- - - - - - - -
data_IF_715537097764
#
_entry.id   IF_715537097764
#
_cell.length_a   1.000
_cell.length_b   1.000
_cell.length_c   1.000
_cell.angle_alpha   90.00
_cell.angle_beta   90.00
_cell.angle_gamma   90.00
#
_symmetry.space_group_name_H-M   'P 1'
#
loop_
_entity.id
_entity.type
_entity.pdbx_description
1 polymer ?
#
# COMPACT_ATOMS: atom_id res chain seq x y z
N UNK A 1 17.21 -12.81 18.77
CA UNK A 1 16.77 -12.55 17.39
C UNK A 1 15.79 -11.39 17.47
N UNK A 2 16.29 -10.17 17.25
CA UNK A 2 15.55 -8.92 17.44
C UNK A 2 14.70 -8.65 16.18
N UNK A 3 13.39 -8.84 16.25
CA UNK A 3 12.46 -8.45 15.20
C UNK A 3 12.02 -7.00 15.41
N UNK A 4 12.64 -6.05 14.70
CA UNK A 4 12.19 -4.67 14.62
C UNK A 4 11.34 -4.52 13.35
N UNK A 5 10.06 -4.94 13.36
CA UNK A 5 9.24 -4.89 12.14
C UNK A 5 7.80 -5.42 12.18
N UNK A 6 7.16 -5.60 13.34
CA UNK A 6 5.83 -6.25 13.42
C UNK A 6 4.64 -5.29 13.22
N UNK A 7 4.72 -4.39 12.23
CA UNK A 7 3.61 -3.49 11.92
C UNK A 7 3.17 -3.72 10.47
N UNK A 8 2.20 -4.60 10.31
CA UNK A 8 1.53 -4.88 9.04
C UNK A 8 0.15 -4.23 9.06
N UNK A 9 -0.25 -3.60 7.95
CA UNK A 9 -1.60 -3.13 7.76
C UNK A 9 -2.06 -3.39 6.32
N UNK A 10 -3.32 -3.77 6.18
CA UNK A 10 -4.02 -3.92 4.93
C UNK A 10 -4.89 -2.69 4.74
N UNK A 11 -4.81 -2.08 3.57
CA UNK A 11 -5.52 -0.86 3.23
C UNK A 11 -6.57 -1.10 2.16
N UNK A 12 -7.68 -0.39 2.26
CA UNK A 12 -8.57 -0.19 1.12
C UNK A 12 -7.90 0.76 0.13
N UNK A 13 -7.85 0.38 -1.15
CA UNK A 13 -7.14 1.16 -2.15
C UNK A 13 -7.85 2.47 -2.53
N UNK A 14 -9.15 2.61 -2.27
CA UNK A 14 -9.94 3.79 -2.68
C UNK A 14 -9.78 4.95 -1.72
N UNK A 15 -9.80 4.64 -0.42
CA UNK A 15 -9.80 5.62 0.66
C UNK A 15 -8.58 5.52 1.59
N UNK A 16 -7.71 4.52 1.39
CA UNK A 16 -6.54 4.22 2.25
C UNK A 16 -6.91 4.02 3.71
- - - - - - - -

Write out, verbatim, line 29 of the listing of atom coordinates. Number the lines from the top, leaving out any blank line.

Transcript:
C UNK A 3 12.02 -7.00 15.41